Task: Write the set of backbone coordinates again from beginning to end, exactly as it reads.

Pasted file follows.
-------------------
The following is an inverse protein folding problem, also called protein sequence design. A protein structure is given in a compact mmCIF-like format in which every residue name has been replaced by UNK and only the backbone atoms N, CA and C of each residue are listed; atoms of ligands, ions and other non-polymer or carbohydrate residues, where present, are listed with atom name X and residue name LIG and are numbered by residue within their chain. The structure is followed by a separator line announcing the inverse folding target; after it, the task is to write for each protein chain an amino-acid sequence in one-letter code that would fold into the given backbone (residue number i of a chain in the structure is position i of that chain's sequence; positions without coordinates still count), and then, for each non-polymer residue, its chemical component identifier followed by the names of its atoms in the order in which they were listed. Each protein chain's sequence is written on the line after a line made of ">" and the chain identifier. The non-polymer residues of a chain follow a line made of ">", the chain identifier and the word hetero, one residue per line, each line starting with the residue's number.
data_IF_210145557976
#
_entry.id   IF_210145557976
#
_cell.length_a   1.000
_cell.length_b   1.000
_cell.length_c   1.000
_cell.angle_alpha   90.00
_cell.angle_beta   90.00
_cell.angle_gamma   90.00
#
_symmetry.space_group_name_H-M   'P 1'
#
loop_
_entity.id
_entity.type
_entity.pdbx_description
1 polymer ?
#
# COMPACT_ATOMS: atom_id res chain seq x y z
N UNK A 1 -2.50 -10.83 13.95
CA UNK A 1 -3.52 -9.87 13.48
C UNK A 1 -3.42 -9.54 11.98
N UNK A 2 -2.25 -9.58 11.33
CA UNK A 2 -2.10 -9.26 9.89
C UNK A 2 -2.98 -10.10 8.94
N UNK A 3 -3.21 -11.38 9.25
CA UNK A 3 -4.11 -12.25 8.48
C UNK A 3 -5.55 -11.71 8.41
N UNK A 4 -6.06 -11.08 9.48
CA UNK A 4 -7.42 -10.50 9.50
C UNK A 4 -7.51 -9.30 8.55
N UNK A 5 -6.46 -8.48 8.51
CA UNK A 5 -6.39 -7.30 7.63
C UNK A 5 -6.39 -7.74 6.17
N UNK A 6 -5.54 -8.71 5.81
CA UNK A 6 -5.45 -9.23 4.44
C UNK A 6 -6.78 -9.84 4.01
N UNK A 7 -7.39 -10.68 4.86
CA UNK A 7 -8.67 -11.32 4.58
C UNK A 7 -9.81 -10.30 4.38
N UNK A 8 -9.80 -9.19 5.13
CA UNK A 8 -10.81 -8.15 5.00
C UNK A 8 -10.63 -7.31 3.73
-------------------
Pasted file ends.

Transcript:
The following is an inverse protein folding problem, also called protein sequence design. A protein structure is given in a compact mmCIF-like format in which every residue name has been replaced by UNK and only the backbone atoms N, CA and C of each residue are listed; atoms of ligands, ions and other non-polymer or carbohydrate residues, where present, are listed with atom name X and residue name LIG and are numbered by residue within their chain. The structure is followed by a separator line announcing the inverse folding target; after it, the task is to write for each protein chain an amino-acid sequence in one-letter code that would fold into the given backbone (residue number i of a chain in the structure is position i of that chain's sequence; positions without coordinates still count), and then, for each non-polymer residue, its chemical component identifier followed by the names of its atoms in the order in which they were listed. Each protein chain's sequence is written on the line after a line made of ">" and the chain identifier. The non-polymer residues of a chain follow a line made of ">", the chain identifier and the word hetero, one residue per line, each line starting with the residue's number.
data_IF_210145557976
#
_entry.id   IF_210145557976
#
_cell.length_a   1.000
_cell.length_b   1.000
_cell.length_c   1.000
_cell.angle_alpha   90.00
_cell.angle_beta   90.00
_cell.angle_gamma   90.00
#
_symmetry.space_group_name_H-M   'P 1'
#
loop_
_entity.id
_entity.type
_entity.pdbx_description
1 polymer ?
#
# COMPACT_ATOMS: atom_id res chain seq x y z
N UNK A 1 -2.50 -10.83 13.95
CA UNK A 1 -3.52 -9.87 13.48
C UNK A 1 -3.42 -9.54 11.98
N UNK A 2 -2.25 -9.58 11.33
CA UNK A 2 -2.10 -9.26 9.89
C UNK A 2 -2.98 -10.10 8.94
N UNK A 3 -3.21 -11.38 9.25
CA UNK A 3 -4.11 -12.25 8.48
C UNK A 3 -5.55 -11.71 8.41
N UNK A 4 -6.06 -11.08 9.48
CA UNK A 4 -7.42 -10.50 9.50
C UNK A 4 -7.51 -9.30 8.55
N UNK A 5 -6.46 -8.48 8.51
CA UNK A 5 -6.39 -7.30 7.63
C UNK A 5 -6.39 -7.74 6.17
N UNK A 6 -5.54 -8.71 5.81
CA UNK A 6 -5.45 -9.23 4.44
C UNK A 6 -6.78 -9.84 4.01
N UNK A 7 -7.39 -10.68 4.86
CA UNK A 7 -8.67 -11.32 4.58
C UNK A 7 -9.81 -10.30 4.38
N UNK A 8 -9.80 -9.19 5.13
CA UNK A 8 -10.81 -8.15 5.00
C UNK A 8 -10.63 -7.31 3.73